Although no one knows for sure exactly where and when surfing began, there is no doubt that over the centuries the ancient sport of “heʻe nalu” (wave sliding) was perfected, if not invented, by the kings and queens of Hawai’i, long before the 15th century AD.
“Surf-riding was one of the most exciting and noble sports known to the Hawaiians, practiced equally by king, chief and commoner. It is still to some extent engaged in, though not as formerly, when it was not uncommon for a whole community, including both sexes, and all ages, to sport and frolic in the ocean the livelong day.” (Malo)
By 1779, riding waves lying down or standing on long, hardwood surfboards was an integral part of Hawaiian culture. Surfboard riding was as layered into the society, religion and myth of the islands as baseball is to the modern United States.
Chiefs demonstrated their mastery by their skill in the surf and commoners made themselves famous (and infamous) by the way they handled themselves in the ocean.
When Captain Cook arrived in Hawai’i, surfing was deeply rooted in many centuries of Hawaiian legend and culture. Place names had been bestowed because of legendary surfing incidents. The kahuna intoned special chants to christen new surfboards, to bring the surf up and to give courage to the men and women who challenged the big waves.
Hawaiian society was distinctly stratified into royal and common classes, and these taboos extended into the surf zone. There were reefs and beaches where the chiefs surfed and reefs and beaches where the commoners surfed.
Lieutenant James King, commander of the Discovery, 1779, recorded in the ship’s log the first written description of Hawaiian surfing by a European:
“But a diversion the most common is upon the Water, where there is a very great Sea, and surf breaking on the Shore. The Men sometimes 20 or 30 go without the Swell of the Surf, & lay themselves flat upon an oval piece of plan about their Size and breadth, they keep their legs close on top of it, & their Arms are us’d to guide the plank, thye wait the time of the greatest Swell that sets on Shore, & altogether push forward with their Arms to keep on its top, it sends them in with a most astonishing Velocity, & the great art is to guide the plan so as always to keep it in a proper direction on the top of the Swell, & as it alters its direct.”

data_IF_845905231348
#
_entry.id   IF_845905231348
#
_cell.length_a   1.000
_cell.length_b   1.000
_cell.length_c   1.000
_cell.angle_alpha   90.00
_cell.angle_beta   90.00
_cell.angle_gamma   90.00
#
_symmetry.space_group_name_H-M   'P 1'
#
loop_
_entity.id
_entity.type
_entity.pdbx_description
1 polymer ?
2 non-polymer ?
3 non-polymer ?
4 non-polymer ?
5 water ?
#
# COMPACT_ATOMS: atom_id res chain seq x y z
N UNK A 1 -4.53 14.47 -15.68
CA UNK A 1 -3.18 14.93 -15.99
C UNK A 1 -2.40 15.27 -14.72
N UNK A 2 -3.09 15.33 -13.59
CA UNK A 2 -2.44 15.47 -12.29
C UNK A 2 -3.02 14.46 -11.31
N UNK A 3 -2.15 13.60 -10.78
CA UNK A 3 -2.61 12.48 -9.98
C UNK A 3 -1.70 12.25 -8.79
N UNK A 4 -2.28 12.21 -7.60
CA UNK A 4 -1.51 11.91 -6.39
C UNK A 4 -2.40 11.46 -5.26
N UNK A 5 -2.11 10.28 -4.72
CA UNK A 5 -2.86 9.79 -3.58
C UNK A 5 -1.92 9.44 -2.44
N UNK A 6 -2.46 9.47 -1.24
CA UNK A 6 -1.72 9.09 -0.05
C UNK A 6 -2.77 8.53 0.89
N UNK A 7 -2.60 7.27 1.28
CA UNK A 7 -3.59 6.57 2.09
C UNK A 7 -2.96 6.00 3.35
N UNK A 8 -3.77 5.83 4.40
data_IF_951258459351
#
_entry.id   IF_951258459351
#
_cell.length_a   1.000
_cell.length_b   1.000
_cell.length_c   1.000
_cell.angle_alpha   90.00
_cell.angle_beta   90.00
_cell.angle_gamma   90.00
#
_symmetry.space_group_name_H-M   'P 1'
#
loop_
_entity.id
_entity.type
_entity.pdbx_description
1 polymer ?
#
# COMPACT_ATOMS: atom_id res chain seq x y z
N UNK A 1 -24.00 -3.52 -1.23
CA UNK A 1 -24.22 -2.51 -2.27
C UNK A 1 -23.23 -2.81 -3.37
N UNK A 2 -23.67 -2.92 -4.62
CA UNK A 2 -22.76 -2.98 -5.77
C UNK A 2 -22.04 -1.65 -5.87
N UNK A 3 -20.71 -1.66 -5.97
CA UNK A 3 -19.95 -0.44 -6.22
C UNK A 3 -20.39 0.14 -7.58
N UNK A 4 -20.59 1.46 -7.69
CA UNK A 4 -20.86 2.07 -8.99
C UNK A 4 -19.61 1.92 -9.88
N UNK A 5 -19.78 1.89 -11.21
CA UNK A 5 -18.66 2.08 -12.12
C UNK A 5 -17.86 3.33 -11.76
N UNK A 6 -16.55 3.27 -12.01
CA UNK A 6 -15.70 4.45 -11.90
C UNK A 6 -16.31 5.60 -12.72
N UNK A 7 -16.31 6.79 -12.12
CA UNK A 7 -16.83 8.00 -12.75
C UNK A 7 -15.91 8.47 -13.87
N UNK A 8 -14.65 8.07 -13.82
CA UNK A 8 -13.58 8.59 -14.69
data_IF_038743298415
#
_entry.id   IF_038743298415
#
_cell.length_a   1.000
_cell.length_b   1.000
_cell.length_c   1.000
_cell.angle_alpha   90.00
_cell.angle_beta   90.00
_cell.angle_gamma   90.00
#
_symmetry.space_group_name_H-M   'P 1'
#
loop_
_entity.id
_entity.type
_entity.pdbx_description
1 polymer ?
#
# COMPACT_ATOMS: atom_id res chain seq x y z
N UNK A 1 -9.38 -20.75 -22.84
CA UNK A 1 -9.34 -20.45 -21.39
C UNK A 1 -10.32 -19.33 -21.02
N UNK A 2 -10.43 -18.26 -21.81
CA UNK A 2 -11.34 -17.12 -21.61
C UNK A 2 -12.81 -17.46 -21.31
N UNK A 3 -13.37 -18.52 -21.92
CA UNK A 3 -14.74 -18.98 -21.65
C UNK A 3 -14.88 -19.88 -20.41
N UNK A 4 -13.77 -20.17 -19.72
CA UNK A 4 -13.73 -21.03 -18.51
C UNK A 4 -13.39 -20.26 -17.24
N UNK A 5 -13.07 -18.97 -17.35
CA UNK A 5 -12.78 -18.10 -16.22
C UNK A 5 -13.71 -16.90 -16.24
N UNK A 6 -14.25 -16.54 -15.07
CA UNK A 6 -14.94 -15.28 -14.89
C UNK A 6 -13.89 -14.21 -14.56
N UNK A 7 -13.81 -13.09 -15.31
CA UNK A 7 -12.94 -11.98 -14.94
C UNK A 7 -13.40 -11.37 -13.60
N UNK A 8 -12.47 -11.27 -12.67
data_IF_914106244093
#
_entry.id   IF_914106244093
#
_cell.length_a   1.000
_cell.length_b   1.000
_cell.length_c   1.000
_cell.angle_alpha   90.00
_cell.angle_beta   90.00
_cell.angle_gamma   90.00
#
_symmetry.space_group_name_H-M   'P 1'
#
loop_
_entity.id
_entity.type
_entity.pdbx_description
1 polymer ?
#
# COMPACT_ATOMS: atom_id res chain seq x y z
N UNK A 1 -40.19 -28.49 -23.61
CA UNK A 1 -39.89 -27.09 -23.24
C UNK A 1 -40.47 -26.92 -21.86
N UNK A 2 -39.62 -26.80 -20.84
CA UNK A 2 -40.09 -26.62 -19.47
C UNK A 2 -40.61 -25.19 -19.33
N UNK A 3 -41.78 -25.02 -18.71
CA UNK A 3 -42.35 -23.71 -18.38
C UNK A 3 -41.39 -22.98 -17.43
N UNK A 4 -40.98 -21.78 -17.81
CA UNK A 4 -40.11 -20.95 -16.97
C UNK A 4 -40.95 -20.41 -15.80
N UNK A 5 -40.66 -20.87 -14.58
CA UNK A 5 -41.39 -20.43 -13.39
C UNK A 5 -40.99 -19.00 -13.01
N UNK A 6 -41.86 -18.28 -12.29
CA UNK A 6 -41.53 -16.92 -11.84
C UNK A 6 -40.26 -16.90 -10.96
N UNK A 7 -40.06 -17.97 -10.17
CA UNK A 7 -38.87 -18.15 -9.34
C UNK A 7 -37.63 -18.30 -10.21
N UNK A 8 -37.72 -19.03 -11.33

“The surf-riders, having reached the belt of water outside of the surf, the region where the rollers began to make head, awaited the incoming of a wave, in preparation for which they got their boards under way by paddling with their hands until such time as the swelling wave began to lift and urge them forward.” (Malo)
“(T)hey resorted to the favorite amusement of all classes – sporting on the surf, in which they distinguish themselves from most other nations. In this exercise, they generally avail themselves of the surf-board, an instrument manufactured by themselves for the purpose.” (Bingham)
“The inhabitants of these islands, both male and female, are distinguished by their fondness for the water, their powers of diving and swimming, and the dexterity and ease with which they manage themselves, their surf-boards and canoes, in that element.” (Bingham)
Missionary Amos Cooke, who arrived in Hawaiʻi in 1837 – and was later appointed by King Kamehameha III to teach the young royalty in the Chief’s Childrens’ School – surfed himself (with his sons) and enjoyed going to the beach in the afternoon. “After dinner Auhea went with me, & the boys to bathe in the sea, & I tried riding on the surf. To day I have felt quite lame from it.” (Cooke)
Mark Twain sailed to the Hawaiian Islands and tried surfing, describing his 1866 experience in his book Roughing It. “I tried surf-bathing once, subsequently, but made a failure of it. I got the board placed right, and at the right moment, too; but missed the connection myself.—The board struck the shore in three quarters of a second, without any cargo, and I struck the bottom about the same time, with a couple of barrels of water in me.”
Duke Kahanamoku is credited as the ‘Father of Modern Surfing’ and through his many travels, Duke introduced surfing to the rest of the world and was regarded as the father of international surfing. On one trip to Australia in 1914-15, Kahanamoku demonstrated surfing and made such an impression that the Australians erected a statue of him. (Nendel)
Duke was named after his father, who was named Duke after the Duke of Edinburgh who visited Hawaii in 1869 – in 1920, Duke took Prince Edward surfing at Waikīkī.
Today, surfing is thought of as a lifestyle in Hawaiʻi, it is part of the local culture. As an island state, the shore is the beginning of our relationship with the ocean – not the edge of the state line. Surfing expands our horizon, refreshes, rejuvenates and gives hope. It has helped people find harmony in one’s self and the vast ocean. (Hawaiʻi Quarter Design)
As former Hawai’i State governor, George Ariyoshi, stated, “Those of us fortunate to live in Hawai’i are extremely proud of our state and its many contributions to the world. Surfing certainly is one of those contributions. It is a sport enjoyed by men, women and children in nearly every country bordering an ocean. Surfing was born in Hawai’i and truly has become Hawaiʻi’s gift to the world of sports.”
Missionary Hiram Bingham, noted (rather poetically,) “On a calm and bright summer’s day, the wide ocean and foaming surf … the green tufts of elegant fronds on the tall cocoanut trunks, nodding and waving, like graceful plumes, in the refreshing breeze … the natives … riding more rapidly and proudly on their surf-boards, on the front of foaming surges … give life and interest to the scenery.”
The image shows Hawaiian surfing in the early-1800s (culturemap-org-au.) I have added some other surfing images in a folder of like name in the Photos section on my Facebook and Google+ pages.